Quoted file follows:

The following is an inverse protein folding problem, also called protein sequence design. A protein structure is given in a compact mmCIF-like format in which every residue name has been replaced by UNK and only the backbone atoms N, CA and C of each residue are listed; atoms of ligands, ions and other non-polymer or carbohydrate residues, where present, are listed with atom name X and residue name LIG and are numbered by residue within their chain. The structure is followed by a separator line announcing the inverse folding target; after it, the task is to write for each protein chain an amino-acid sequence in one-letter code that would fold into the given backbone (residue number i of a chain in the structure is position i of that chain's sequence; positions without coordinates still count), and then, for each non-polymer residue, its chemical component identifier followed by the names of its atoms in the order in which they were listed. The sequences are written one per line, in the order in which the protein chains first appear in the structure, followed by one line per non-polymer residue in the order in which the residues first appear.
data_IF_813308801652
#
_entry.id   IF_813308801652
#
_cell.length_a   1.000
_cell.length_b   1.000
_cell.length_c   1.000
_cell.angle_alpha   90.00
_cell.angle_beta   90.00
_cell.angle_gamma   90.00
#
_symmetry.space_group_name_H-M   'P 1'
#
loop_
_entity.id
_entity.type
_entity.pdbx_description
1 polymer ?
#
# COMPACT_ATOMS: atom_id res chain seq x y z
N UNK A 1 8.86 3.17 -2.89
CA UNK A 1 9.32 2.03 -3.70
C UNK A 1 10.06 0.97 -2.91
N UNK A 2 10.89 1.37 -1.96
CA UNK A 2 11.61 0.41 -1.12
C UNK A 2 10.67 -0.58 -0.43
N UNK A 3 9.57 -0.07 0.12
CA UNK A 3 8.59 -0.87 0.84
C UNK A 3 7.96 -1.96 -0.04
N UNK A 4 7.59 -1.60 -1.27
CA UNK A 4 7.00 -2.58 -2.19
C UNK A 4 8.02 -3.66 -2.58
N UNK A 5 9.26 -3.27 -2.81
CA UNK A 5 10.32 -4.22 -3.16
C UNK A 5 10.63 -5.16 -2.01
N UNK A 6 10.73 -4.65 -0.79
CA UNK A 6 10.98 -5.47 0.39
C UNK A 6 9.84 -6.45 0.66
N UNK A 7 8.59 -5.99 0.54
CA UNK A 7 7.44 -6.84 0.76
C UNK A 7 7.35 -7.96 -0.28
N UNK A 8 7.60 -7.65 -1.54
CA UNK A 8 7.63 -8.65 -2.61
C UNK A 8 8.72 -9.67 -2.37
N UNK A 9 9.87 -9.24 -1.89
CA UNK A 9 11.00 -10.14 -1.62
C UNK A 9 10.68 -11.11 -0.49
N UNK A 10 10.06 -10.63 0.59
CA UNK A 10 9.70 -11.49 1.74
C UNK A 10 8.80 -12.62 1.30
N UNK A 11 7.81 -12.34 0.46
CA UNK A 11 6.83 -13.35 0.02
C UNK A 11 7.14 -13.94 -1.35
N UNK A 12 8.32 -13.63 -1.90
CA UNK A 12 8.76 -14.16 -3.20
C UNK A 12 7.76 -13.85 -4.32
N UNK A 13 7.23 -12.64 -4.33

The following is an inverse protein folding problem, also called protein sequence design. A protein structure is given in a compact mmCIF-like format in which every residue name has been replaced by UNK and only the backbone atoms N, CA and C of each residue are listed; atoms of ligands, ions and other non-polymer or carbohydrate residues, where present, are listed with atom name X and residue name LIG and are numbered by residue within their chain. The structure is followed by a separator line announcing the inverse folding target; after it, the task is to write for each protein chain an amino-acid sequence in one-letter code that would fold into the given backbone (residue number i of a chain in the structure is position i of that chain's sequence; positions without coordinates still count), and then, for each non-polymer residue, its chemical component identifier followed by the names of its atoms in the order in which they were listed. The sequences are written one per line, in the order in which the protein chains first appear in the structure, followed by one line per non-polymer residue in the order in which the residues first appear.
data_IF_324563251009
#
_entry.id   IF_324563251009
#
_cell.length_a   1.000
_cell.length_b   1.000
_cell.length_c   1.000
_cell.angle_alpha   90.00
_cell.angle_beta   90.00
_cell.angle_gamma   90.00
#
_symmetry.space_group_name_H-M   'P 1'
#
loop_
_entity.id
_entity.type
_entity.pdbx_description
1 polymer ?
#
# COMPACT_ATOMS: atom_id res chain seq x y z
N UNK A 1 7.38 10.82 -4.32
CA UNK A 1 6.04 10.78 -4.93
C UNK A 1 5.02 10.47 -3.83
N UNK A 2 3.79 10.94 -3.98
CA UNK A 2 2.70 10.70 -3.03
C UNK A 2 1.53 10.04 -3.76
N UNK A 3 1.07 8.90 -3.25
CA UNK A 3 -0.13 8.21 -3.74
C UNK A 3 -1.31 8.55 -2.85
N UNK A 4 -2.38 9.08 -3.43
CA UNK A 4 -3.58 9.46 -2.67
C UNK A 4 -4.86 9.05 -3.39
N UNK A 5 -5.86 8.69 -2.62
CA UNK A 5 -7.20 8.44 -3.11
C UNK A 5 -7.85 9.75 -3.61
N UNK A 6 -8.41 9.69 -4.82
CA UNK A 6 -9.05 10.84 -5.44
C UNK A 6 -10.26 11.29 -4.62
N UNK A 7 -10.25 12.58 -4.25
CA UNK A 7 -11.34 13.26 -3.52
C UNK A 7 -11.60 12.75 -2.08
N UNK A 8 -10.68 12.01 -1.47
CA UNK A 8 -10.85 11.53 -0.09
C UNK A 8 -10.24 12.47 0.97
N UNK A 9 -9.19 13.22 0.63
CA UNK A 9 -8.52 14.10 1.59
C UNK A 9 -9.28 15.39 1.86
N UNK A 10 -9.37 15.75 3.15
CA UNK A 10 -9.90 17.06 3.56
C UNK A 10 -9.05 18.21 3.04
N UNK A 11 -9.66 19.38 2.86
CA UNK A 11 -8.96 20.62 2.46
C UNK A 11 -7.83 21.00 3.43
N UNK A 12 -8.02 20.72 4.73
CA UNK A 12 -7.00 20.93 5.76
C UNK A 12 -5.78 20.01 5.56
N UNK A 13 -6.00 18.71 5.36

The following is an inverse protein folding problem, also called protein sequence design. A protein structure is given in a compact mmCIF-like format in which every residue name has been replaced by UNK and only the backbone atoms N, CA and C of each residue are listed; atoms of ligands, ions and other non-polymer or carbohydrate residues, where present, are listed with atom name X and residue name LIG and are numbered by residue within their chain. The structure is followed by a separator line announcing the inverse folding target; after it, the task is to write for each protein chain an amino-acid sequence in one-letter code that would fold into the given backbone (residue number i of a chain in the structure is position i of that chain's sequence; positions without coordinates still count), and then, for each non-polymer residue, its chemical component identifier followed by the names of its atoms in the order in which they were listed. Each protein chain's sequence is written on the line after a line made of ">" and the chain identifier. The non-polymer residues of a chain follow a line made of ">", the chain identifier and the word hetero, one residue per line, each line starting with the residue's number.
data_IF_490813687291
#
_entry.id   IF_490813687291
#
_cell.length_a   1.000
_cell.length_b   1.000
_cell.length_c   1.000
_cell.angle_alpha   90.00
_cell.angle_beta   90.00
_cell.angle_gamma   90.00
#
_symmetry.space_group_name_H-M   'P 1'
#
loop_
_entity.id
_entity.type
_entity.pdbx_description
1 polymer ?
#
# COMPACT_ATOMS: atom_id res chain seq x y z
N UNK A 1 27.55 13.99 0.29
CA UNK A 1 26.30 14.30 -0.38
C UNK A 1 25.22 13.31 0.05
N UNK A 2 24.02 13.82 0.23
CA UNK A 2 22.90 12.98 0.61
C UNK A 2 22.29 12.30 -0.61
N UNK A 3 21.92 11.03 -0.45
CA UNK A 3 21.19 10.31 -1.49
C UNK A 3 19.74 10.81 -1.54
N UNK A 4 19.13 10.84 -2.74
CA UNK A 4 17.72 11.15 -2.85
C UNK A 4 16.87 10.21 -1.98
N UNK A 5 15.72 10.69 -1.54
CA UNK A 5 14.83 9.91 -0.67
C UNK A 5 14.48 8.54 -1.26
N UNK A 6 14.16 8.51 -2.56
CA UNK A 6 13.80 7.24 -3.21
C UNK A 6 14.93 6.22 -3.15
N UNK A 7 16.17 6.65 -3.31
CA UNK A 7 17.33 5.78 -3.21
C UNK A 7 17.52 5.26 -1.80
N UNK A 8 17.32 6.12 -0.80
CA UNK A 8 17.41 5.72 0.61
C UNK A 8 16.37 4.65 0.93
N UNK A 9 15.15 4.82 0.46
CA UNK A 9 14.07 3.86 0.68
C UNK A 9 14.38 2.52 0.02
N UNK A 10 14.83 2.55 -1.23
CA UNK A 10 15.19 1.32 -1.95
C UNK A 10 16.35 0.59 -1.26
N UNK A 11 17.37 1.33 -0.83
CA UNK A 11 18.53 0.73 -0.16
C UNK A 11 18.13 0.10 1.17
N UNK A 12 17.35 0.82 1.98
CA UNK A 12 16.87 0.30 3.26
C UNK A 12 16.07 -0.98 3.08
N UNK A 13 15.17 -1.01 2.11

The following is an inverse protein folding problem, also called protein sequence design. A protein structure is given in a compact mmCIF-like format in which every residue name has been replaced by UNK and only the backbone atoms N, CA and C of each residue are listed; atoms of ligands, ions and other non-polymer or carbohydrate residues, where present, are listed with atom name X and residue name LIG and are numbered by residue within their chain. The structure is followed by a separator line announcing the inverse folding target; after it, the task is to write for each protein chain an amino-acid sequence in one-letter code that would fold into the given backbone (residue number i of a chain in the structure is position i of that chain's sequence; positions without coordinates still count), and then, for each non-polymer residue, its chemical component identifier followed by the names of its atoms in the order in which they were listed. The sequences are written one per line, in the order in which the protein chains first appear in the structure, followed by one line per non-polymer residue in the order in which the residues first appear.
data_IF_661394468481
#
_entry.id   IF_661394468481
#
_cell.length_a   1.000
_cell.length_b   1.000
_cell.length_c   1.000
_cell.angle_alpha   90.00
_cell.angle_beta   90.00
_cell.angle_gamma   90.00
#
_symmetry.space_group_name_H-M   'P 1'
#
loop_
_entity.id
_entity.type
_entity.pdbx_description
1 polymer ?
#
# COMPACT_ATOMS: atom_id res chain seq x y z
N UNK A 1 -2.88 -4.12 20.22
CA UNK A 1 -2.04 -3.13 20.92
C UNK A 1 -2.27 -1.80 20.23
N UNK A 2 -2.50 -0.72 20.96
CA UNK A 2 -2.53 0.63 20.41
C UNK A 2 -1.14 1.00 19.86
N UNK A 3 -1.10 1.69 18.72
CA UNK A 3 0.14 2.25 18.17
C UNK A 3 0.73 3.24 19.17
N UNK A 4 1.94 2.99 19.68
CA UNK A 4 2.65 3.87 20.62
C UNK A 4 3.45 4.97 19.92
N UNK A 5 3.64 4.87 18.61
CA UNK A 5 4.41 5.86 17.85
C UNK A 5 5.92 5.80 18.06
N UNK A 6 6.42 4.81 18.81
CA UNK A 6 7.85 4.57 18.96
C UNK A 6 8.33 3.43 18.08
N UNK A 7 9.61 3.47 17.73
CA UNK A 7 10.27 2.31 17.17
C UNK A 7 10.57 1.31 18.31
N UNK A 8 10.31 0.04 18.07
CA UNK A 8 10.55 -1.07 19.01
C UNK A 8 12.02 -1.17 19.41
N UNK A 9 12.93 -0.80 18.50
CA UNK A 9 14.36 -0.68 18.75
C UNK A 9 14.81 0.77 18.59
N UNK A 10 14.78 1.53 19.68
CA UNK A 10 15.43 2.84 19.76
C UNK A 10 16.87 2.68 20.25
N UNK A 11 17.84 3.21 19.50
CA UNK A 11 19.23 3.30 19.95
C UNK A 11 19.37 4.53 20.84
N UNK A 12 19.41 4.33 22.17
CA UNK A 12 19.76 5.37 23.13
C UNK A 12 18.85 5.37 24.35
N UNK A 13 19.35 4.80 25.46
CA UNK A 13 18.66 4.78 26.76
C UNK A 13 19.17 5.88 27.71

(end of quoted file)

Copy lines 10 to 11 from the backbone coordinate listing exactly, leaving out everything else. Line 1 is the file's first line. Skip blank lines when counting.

_cell.angle_beta   90.00
_cell.angle_gamma   90.00